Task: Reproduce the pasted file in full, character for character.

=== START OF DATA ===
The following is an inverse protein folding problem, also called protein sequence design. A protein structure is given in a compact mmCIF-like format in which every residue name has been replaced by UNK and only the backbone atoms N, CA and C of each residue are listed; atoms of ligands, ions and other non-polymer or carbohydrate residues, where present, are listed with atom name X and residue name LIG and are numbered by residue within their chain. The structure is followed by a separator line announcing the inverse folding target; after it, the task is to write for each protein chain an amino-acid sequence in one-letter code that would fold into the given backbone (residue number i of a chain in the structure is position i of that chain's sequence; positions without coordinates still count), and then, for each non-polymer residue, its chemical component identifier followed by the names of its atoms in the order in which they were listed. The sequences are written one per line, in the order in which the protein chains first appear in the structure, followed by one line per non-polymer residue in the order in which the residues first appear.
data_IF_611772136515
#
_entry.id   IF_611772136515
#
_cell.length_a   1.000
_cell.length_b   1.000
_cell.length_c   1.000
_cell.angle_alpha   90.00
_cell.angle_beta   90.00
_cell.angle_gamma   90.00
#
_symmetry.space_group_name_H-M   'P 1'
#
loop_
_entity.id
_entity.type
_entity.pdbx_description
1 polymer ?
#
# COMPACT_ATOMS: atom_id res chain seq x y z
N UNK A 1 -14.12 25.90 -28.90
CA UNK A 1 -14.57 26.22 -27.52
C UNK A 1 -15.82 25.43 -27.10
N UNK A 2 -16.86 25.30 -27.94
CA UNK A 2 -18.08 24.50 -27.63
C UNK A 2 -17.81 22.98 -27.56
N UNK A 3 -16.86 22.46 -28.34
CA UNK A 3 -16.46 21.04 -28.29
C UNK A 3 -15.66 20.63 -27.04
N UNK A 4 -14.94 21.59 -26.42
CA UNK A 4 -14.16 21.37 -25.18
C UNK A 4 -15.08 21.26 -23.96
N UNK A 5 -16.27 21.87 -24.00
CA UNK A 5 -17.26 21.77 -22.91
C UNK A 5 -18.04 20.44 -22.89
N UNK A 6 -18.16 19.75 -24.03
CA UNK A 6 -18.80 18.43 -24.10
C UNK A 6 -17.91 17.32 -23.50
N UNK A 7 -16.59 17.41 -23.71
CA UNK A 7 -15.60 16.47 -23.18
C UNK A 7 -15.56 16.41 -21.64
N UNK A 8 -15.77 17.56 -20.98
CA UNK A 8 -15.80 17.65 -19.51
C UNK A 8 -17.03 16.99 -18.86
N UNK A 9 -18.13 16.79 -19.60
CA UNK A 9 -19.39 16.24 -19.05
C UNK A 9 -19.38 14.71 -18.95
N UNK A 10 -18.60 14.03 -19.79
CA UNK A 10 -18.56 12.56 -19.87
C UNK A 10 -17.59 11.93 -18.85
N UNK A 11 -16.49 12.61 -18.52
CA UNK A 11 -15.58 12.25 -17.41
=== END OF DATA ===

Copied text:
The following is an inverse protein folding problem, also called protein sequence design. A protein structure is given in a compact mmCIF-like format in which every residue name has been replaced by UNK and only the backbone atoms N, CA and C of each residue are listed; atoms of ligands, ions and other non-polymer or carbohydrate residues, where present, are listed with atom name X and residue name LIG and are numbered by residue within their chain. The structure is followed by a separator line announcing the inverse folding target; after it, the task is to write for each protein chain an amino-acid sequence in one-letter code that would fold into the given backbone (residue number i of a chain in the structure is position i of that chain's sequence; positions without coordinates still count), and then, for each non-polymer residue, its chemical component identifier followed by the names of its atoms in the order in which they were listed. The sequences are written one per line, in the order in which the protein chains first appear in the structure, followed by one line per non-polymer residue in the order in which the residues first appear.
data_IF_611772136515
#
_entry.id   IF_611772136515
#
_cell.length_a   1.000
_cell.length_b   1.000
_cell.length_c   1.000
_cell.angle_alpha   90.00
_cell.angle_beta   90.00
_cell.angle_gamma   90.00
#
_symmetry.space_group_name_H-M   'P 1'
#
loop_
_entity.id
_entity.type
_entity.pdbx_description
1 polymer ?
#
# COMPACT_ATOMS: atom_id res chain seq x y z
N UNK A 1 -14.12 25.90 -28.90
CA UNK A 1 -14.57 26.22 -27.52
C UNK A 1 -15.82 25.43 -27.10
N UNK A 2 -16.86 25.30 -27.94
CA UNK A 2 -18.08 24.50 -27.63
C UNK A 2 -17.81 22.98 -27.56
N UNK A 3 -16.86 22.46 -28.34
CA UNK A 3 -16.46 21.04 -28.29
C UNK A 3 -15.66 20.63 -27.04
N UNK A 4 -14.94 21.59 -26.42
CA UNK A 4 -14.16 21.37 -25.18
C UNK A 4 -15.08 21.26 -23.96
N UNK A 5 -16.27 21.87 -24.00
CA UNK A 5 -17.26 21.77 -22.91
C UNK A 5 -18.04 20.44 -22.89
N UNK A 6 -18.16 19.75 -24.03
CA UNK A 6 -18.80 18.43 -24.10
C UNK A 6 -17.91 17.32 -23.50
N UNK A 7 -16.59 17.41 -23.71
CA UNK A 7 -15.60 16.47 -23.18
C UNK A 7 -15.56 16.41 -21.64
N UNK A 8 -15.77 17.56 -20.98
CA UNK A 8 -15.80 17.65 -19.51
C UNK A 8 -17.03 16.99 -18.86
N UNK A 9 -18.13 16.79 -19.60
CA UNK A 9 -19.39 16.24 -19.05
C UNK A 9 -19.38 14.71 -18.95
N UNK A 10 -18.60 14.03 -19.79
CA UNK A 10 -18.56 12.56 -19.87
C UNK A 10 -17.59 11.93 -18.85
N UNK A 11 -16.49 12.61 -18.52
CA UNK A 11 -15.58 12.25 -17.41